June’s full moon, called the strawberry moon, will appear on Saturday evening. It will reach its peak at 11:42 p.m. ET, shining brightly and looking golden. It’s a great way to celebrate the start of summer. According to NASA, the full moon will be visible all weekend, from Friday night to Monday morning. If you have clear skies, keep an eye out for the bright star called Antares, which will be on the right side of the moon. Also, you should also be able to see Venus and Mars.
The Unusual Name
The Algonquin tribes gave the June full moon its nickname, the “Strawberry moon,” because it coincided with the peak of strawberry ripening in the northeastern U.S. Native American tribes have given names to many full moons, such as the worm moon in March and the flower moon in May.
Interestingly, the full moon in June has different nicknames that are not related to its appearance. One of these is the “Honey Moon,” an old European name derived from the end of June when honey was traditionally harvested. Also, many of these names are quite old and historical as well.
The Reason Why It Happens
During a lunar eclipse, known as a Blood Moon, the Earth blocks the sun’s light from reaching the moon. This causes the moon to appear reddish. The Earth’s atmosphere scatters blue light, allowing only red light to pass through and giving the moon a faint scarlet colour.
A Hint of Astrology
Full moons mark important moments when things reach their peak, come to an end, or bring new realizations. They have strong celestial energy. While new moons are usually seen as practical times for planning and setting intentions, you can also use full moons for manifestation.
Think of it as working with cosmic energy and doing magical practices rather than trying to control your life’s purpose. For a simple yet powerful full moon ritual, we suggest using WeMoon’s guide for setting intentions and bringing them into reality. Moreover, grabbing unique opportunities will result in fruition during this time.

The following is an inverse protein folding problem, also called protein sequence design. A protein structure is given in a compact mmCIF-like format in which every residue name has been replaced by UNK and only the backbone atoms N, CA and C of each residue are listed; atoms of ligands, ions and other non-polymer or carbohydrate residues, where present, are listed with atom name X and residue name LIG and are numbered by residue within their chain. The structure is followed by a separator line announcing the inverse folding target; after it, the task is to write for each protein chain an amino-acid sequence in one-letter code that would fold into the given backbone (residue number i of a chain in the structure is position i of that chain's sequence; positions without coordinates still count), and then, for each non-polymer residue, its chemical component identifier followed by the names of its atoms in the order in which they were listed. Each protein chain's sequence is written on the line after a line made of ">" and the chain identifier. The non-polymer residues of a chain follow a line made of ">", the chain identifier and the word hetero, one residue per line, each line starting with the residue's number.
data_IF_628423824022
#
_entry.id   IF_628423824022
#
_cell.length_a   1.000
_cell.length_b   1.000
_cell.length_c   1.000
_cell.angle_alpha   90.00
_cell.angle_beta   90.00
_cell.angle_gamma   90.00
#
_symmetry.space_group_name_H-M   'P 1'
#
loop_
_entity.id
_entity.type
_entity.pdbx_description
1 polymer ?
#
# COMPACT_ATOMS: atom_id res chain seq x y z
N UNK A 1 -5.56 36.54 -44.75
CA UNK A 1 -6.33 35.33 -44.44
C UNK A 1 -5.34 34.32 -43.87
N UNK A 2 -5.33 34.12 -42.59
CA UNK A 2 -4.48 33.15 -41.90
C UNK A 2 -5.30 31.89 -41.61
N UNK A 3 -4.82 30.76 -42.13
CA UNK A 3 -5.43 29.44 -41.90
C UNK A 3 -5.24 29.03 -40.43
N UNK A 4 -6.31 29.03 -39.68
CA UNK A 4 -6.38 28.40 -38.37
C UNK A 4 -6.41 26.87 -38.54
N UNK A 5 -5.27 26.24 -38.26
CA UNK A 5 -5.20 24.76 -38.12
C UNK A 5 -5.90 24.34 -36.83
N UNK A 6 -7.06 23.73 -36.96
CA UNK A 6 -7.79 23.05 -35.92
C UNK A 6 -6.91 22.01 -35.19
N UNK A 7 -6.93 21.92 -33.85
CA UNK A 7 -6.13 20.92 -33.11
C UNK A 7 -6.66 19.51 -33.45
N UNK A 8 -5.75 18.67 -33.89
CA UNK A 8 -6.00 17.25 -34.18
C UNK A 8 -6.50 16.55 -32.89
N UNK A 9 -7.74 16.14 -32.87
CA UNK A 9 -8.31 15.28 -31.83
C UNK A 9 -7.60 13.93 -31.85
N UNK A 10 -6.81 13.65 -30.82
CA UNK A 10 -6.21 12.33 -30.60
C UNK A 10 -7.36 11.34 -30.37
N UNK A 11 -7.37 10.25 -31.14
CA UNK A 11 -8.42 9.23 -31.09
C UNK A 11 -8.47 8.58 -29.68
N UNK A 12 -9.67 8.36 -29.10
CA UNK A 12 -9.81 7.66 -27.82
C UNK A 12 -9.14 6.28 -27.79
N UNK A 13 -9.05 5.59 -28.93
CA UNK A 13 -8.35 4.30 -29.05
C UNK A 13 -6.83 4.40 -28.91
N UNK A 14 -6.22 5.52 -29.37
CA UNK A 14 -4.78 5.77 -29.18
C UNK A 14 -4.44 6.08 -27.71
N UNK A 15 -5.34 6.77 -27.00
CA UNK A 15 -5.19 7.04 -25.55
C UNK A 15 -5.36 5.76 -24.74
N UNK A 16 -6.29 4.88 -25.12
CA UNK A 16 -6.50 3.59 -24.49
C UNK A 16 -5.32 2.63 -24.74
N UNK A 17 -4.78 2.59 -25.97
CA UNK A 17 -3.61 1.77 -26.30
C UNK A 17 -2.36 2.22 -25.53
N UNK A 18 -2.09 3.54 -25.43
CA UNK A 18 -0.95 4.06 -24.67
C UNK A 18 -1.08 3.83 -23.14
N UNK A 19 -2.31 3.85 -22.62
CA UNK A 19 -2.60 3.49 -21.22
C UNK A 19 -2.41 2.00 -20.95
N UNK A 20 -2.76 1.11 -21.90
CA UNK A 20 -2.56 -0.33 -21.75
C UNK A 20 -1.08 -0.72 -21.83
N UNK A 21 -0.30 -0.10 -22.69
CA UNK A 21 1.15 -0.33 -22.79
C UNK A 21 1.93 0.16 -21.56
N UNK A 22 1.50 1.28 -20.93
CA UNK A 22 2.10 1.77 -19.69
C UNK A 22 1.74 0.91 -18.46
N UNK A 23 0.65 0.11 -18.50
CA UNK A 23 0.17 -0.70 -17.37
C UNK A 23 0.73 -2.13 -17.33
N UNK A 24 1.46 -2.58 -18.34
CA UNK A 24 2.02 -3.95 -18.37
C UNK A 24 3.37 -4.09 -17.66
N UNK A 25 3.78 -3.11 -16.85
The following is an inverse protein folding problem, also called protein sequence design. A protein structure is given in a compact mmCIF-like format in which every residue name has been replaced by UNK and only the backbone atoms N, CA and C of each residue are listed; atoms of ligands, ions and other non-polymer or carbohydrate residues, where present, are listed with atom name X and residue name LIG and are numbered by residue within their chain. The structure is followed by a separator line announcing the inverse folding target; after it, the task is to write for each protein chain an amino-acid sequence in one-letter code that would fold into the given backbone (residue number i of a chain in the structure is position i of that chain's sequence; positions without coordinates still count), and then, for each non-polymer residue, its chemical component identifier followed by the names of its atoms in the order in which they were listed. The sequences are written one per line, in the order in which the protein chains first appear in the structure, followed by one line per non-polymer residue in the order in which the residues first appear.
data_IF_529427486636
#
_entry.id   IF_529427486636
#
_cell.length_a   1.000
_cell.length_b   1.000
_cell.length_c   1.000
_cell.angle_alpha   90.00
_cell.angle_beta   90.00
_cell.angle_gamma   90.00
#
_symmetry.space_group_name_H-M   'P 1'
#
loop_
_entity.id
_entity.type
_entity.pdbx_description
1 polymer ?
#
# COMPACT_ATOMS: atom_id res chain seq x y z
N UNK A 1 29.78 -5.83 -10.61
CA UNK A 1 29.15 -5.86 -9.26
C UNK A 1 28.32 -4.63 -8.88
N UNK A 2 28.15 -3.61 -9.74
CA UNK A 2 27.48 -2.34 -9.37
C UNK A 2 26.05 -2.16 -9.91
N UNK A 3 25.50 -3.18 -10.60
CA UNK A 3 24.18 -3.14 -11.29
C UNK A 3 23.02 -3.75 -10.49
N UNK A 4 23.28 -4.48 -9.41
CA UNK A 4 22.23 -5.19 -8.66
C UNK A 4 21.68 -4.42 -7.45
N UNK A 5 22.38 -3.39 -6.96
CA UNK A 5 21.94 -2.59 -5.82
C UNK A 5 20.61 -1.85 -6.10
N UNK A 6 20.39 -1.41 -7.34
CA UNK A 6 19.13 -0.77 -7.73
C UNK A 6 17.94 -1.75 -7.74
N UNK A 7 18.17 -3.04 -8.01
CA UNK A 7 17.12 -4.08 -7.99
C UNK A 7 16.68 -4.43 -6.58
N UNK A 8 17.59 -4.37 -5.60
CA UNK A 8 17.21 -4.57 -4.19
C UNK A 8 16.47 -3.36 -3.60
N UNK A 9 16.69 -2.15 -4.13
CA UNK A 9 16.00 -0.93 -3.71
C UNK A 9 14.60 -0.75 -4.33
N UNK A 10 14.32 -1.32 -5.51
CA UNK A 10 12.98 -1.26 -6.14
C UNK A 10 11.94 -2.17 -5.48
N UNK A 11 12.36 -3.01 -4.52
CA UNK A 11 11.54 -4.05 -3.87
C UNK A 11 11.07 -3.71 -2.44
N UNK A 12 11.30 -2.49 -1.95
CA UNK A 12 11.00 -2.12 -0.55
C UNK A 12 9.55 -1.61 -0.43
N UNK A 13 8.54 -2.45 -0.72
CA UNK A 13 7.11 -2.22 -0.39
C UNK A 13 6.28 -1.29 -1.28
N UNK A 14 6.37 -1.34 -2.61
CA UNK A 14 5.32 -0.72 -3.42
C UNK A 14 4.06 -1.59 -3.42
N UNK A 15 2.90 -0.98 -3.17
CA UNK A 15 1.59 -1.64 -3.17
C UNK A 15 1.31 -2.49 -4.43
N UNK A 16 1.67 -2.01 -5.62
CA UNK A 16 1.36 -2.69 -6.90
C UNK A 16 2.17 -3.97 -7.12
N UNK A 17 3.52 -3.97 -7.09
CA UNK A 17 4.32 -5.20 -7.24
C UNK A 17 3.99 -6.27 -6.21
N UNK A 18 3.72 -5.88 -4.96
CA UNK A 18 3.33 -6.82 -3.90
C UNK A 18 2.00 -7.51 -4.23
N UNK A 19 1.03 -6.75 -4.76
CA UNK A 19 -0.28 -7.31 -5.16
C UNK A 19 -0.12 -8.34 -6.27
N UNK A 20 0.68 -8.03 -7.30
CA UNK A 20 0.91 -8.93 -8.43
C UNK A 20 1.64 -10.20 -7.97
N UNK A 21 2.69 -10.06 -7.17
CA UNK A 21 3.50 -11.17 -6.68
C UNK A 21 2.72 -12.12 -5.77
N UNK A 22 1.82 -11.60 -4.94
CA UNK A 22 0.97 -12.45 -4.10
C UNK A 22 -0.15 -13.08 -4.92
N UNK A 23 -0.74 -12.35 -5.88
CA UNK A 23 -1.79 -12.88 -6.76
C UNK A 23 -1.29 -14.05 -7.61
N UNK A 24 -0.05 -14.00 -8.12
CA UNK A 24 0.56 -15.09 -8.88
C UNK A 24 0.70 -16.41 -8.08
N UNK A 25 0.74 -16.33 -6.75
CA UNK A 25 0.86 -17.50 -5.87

How To Get A Clear Vision
Wait until later in the night to have better visibility. Thunderstorms may affect the evening skies, but they should clear after midnight. States like Washington, Oregon, California, Arizona, and more are good for sky viewing, but some areas might have clouds. To get a clear view we must first find a spot from where the night sky appears to be clear and spotless.
New England, the Central and Southern Plains, and the Rockies will have the worst views, but storms will diminish later. Many areas will have temperatures in the 50s, 60s, and 70s, with muggy conditions in the Central U.S.
Other Celestial Alignments
On June 14, before dawn, you can see Jupiter near a crescent moon. After the summer solstice on June 21, Venus, Mars, and the crescent moon form a triangle. The Big Dipper is visible in the northwest sky all month, shining brightly. Also, this is a multitude of events for stargazers. If you count yourself one, jump on the bandwagon and dust your telescope well.
The full strawberry moon reaches its peak at 11:42 p.m. Eastern time on Saturday night. It will continue to appear full until Monday, as stated by NASA. The name “strawberry moon” comes from the abundance of juicy berries available during this season.
1. What’s the Strawberry Moon?
It is the popular name for the full moon in June.
2. When can you see the Strawberry Moon?
You can see it on June 3 this year.